Amir is not the only one noticing BC’s improved dining efforts. BC Heights staff writer Laurel Manlow remarks that “BC has made gigantic strides this year.” When Laurel returned for the fall semester, she was taken aback by the loud banner advertising the Thursday Farmer’s Market set up by Corcoran Commons. She then noticed the same vegan ethnic dishes in the dining halls that Amir has been eating these past couple of months. As a result, Laurel’s “previous mindset about being a vegan in college is definitely being challenged by the constructive changes BC has recently made.”

Mark Judd, who has been the Assistant Manager of Stuart Dining for eight years, gave a short explanation regarding the dining services’ new direction. When asked about any drastic changes imposed upon BC Dining, Judd recalled the beginning of Helen Wechsler’s term as Director of BC Dining: “Since then we’ve been using quality foods. We’ve been using quality, local foods.” Judd mentioned the addition of Addie’s Loft, a collaborative health food project brought about by Real Food BC and BC Dining. Danielle Cortesa, A&S '09, is a member of Real Food BC, a lead grower for the organic farm on Brighton Campus, and an employee at Addie's. She assures that the food all comes from local farms, so "you know exactly what you're getting," which is often of high priority for vegans and vegetarians (qtd. in Manlow). Laurel explains that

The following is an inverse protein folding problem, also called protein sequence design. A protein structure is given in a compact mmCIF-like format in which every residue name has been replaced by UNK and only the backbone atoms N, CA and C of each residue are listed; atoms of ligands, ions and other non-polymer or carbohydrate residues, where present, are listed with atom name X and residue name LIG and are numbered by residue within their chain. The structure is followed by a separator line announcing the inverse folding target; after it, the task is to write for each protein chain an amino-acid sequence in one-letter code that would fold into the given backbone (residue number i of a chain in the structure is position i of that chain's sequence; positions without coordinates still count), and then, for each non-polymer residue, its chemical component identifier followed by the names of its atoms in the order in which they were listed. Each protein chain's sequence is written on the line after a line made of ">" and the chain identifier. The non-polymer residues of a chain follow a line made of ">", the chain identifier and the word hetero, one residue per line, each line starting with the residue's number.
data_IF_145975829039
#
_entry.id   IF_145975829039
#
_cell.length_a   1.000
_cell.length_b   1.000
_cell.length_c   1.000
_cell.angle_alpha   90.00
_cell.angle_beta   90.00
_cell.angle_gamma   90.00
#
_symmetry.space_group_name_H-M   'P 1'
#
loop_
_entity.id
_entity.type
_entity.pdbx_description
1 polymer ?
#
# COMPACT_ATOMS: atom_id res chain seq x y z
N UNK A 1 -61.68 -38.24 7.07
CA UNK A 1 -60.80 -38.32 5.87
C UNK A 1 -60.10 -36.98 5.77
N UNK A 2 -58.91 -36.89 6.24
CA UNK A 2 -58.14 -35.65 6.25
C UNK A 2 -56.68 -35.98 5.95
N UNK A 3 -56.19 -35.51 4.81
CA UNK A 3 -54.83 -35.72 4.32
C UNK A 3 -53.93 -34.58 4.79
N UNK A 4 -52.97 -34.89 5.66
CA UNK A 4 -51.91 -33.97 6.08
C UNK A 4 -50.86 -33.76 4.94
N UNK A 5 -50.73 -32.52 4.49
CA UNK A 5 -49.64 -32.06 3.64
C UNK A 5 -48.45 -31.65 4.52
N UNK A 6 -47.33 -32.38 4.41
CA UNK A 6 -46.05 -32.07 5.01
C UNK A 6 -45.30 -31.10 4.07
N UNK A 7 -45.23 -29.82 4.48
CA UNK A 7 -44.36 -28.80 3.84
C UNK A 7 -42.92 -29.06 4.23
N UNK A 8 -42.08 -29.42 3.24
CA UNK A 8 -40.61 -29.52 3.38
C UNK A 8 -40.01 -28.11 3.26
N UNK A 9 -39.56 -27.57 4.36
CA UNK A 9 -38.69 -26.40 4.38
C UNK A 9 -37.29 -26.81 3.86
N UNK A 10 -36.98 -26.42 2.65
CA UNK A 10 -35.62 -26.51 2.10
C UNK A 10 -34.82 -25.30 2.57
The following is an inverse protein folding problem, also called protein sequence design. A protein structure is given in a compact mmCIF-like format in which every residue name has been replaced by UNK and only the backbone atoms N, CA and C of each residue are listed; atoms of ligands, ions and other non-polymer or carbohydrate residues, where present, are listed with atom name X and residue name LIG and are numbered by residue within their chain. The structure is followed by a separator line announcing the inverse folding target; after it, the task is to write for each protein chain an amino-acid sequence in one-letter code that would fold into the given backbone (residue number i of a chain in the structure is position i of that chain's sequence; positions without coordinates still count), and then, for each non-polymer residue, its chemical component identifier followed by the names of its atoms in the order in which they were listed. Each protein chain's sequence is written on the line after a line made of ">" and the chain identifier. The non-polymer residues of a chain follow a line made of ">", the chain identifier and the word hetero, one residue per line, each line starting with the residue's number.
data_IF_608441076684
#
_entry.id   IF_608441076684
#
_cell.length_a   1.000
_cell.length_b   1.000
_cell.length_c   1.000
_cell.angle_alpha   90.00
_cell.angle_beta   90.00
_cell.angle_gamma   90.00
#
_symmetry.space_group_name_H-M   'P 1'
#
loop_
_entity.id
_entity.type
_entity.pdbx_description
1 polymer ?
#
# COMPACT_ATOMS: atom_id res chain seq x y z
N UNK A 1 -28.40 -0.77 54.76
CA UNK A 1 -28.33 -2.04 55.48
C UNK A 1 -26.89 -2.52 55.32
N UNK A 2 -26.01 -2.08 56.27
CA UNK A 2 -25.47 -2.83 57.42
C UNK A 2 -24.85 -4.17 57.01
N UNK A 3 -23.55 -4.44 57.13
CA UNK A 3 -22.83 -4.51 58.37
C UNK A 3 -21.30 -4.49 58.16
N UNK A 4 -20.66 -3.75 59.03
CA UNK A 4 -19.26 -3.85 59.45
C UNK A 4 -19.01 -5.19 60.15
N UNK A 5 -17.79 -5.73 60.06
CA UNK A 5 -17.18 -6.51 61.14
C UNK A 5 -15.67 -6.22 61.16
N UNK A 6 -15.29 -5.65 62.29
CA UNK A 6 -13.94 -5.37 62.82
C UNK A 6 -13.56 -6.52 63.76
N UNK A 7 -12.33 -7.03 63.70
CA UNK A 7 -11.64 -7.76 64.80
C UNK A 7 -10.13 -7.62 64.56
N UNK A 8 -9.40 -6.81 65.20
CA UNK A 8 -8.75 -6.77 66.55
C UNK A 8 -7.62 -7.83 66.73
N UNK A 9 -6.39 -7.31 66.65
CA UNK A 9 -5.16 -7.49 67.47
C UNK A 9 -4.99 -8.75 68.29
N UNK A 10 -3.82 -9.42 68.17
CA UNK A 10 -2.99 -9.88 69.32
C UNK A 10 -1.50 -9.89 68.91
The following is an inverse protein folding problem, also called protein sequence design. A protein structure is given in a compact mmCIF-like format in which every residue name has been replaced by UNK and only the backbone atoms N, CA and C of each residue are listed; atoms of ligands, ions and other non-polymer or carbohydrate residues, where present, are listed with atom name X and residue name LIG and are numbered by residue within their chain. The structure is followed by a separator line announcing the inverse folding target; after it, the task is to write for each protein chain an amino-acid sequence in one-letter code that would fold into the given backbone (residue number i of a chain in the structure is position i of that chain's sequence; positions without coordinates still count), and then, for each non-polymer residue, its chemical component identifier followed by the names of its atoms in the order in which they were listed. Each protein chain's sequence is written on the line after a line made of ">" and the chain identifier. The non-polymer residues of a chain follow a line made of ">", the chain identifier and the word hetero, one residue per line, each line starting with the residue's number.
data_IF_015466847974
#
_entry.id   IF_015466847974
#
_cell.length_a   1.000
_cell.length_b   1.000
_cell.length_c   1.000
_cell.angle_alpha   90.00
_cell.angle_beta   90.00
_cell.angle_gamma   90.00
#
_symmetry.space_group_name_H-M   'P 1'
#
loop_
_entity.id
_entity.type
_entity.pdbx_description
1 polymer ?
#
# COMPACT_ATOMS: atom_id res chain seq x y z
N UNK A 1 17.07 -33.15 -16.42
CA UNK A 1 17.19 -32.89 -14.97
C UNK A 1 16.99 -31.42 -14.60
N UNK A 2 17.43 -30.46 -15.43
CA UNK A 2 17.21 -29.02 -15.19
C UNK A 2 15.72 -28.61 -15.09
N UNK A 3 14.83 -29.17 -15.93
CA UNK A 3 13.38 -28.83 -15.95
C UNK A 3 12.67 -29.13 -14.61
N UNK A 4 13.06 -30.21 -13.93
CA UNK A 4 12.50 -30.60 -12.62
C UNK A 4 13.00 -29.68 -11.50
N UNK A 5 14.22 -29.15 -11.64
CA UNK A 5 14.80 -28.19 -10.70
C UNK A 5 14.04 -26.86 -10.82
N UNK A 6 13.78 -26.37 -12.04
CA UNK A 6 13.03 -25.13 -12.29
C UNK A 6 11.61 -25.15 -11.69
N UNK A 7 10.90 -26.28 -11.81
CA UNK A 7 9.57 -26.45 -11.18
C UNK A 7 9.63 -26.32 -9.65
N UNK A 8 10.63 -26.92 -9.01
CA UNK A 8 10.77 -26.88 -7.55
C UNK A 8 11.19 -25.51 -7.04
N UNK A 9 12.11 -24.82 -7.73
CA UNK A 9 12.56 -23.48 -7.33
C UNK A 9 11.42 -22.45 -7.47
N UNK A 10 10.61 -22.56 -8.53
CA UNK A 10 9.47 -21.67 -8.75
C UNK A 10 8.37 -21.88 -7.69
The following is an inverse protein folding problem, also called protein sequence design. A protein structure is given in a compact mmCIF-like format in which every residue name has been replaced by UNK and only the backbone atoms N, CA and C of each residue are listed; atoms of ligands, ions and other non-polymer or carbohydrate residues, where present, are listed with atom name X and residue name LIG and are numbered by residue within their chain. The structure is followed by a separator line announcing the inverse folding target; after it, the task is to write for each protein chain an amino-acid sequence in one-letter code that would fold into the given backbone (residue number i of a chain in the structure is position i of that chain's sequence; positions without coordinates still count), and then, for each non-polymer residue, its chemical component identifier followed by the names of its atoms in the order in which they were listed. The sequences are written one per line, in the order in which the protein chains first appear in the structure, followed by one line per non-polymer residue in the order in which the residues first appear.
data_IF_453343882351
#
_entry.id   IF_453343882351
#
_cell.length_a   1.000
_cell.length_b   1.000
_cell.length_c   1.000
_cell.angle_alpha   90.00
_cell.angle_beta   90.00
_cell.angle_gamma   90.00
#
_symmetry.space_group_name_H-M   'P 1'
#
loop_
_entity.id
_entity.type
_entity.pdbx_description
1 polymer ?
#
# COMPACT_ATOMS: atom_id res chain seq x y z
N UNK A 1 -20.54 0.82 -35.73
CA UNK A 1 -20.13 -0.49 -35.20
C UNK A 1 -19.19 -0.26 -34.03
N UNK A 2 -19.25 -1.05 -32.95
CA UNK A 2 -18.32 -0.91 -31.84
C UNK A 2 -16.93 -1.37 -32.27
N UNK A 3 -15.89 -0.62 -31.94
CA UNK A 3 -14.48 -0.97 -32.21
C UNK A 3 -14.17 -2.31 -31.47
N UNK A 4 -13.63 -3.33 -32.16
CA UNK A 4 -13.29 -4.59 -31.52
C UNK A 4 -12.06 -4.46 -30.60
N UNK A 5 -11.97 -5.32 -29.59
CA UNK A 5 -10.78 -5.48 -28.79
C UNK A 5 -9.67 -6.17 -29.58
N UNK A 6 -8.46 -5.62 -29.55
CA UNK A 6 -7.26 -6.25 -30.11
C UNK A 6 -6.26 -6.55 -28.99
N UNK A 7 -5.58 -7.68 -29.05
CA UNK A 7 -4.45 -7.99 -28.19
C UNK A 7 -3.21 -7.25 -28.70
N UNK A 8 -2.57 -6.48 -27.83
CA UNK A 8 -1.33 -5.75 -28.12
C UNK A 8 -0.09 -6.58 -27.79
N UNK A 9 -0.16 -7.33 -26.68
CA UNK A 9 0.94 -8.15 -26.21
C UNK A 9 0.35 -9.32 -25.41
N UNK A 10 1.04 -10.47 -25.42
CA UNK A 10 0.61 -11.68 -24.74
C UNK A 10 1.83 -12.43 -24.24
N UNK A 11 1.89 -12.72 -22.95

Addie's Loft offers a seasonal menu, so every month or so the vegetables will change, and we know it will always be fresh. Vegans can build their own pizza without cheese as well as build their own salads; there are so many wonderful ingredients that someone might not even miss the cheese or meat. (Manlow)